Upping your volume does not mean taking the CrossFit classes twice in the same day, especially twice in a row. Doing the same workout twice in the same day serves very, very little purpose in terms of making you a better athlete. It is what they refer to in the running world as “junk miles.” Instead, hit the workout once, as hard as you possibly can. Volume can come in many forms- additional workouts, more specific strength training, additional aerobic work (rowing, running, Assault Bike), accessory work, etc. A lot of this is going to be based on your Why. You need to have your goals set out and know what your weaknesses are. Write. It. Down. Figure out what you suck at and practice those things.
If you’re looking outside of the CrossFit domain, then your increase in volume should look like what you are training for. If it is a marathon, then your increased volume should come in the form of running workouts. A triathlon would add swimming and biking to the mix. If it is a sport like football or field hockey, then it should be drills and strength work that improve your capacity in that sport. CrossFit is a core strength and conditioning program. It gives you a damn good baseline; a core amount of fitness that you get to work from. But to get better at your sport you have to do that sport, whatever that means.
When should you do extra workouts? Generally, depending on what it is, it is helpful to break up your sessions into two separate groups. Your run will probably go better with a couple hours between it and the super intense CrossFit workout you just did. The same may be true for any strength-based work you might be doing. Two-a-days or heavy volume days should be limited to two to at most four times a week. They will catch up. Also, it is often helpful to have them bookend a rest or active recovery day in order to maximize your output and intensity. Space these workouts so that you get the most out of them, are able to bring the requisite amount of intensity, and also based on what your CrossFit training may have looked like.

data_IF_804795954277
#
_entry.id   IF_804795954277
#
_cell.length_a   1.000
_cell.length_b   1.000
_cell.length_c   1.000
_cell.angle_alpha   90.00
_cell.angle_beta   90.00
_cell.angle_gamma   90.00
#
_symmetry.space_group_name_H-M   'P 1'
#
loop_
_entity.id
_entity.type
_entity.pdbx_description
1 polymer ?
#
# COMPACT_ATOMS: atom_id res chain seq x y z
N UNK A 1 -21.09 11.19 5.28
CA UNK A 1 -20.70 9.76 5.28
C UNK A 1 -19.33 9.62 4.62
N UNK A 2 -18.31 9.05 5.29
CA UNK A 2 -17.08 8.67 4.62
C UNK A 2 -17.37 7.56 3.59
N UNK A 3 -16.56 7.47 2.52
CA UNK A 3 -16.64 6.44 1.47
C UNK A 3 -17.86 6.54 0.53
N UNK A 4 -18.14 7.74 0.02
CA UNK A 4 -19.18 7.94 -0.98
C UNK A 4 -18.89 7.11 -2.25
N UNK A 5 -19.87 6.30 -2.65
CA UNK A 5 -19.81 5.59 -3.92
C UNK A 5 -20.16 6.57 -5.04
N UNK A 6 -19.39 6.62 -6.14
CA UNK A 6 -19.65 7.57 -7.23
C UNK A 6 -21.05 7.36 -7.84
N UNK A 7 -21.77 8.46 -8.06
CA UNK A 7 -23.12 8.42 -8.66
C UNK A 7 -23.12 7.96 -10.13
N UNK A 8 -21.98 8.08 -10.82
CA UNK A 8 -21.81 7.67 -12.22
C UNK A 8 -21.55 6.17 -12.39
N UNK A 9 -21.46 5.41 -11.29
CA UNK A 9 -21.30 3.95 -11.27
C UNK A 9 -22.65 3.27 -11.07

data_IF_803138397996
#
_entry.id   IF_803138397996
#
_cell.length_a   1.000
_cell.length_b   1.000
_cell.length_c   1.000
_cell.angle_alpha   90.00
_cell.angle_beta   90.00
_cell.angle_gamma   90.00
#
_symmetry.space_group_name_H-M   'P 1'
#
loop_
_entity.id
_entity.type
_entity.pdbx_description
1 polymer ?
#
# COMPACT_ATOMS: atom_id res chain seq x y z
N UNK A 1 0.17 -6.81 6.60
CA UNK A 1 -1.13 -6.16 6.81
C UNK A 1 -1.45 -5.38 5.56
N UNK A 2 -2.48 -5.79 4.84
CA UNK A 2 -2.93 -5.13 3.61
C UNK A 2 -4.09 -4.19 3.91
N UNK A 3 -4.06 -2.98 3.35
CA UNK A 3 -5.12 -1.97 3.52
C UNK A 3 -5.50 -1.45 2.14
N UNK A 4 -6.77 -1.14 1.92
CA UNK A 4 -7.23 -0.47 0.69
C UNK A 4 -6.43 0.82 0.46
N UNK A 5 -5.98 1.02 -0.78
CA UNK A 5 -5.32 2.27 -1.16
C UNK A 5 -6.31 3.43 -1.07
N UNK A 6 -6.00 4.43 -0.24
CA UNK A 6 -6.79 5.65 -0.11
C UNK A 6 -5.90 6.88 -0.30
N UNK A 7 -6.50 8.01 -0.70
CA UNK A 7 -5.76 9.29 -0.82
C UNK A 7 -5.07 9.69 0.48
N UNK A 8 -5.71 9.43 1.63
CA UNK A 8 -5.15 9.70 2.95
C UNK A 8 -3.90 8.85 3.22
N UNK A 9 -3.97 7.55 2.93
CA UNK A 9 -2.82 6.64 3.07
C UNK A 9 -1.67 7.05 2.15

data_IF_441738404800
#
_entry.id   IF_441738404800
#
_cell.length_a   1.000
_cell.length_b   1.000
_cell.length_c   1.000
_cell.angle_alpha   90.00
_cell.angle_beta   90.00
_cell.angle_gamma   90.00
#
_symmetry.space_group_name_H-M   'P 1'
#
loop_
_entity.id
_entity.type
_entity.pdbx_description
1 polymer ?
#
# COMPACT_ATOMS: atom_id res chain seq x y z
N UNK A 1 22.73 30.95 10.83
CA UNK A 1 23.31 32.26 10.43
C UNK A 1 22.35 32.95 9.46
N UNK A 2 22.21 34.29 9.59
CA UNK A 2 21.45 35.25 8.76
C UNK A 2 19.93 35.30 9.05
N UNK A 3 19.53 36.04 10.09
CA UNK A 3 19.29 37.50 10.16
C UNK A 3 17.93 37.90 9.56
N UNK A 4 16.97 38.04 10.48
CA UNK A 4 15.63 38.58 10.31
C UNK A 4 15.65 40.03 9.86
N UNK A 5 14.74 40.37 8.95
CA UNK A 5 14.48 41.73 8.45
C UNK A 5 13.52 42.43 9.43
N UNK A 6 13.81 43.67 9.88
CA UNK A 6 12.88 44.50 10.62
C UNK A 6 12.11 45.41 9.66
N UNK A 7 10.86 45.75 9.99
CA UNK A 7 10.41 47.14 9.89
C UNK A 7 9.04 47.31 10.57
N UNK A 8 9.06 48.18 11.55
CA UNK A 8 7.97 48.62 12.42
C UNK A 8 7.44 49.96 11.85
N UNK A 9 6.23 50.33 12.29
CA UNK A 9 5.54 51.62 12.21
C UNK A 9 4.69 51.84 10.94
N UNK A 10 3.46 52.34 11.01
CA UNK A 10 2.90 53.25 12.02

The When will also tie into what we did in class that day. The great thing about CrossFit is that we never know what’s coming down the pipe. Don’t be afraid to shuffle the extra work around based on what else you are doing.
So, how does one actually go about doing this? Well, as with most things, it really helps to have a plan. Actually, it is 100% necessary to have a plan. A plan will hold you accountable, and will allow you to train without thinking too much about it on any given day. Get in, and get it done! Talk to a specialist in your sport, talk to Shane, talk to me, or any of the other coaches to help put together a plan. Even if you have something, feel free to come to any of the coaches and ask them what they think. We’re here to help.
Increasing your volume should also mean increasing your recovery. Thank me later. Make sure you are eating well, eating enough, and sleeping enough. Make sure that you are stretching, mobilizing and hydrating. As my running is picking up, I’ve gotten ROMWOD and try to do it most nights. Our friends at the Hot Yoga Spot are dope and have a ton of basic classes that can help you. You can also consider the occasional massage, physical therapy, or chiropractic work to get you into tip top shape (check out Dr. Nick with Dig Deep Chiropractic & Massage). An increase in volume could lead to an injury quickly if you don’t take care of your body. Don’t ignore the mental side either, as weird and new-agey as it is, meditation has helped to increase performance for many athletes. This stuff isn’t sexy, it may not be as fun, but it is 100% necessary to take care of your body and mind as you are pushing yourself to new and undiscovered limits.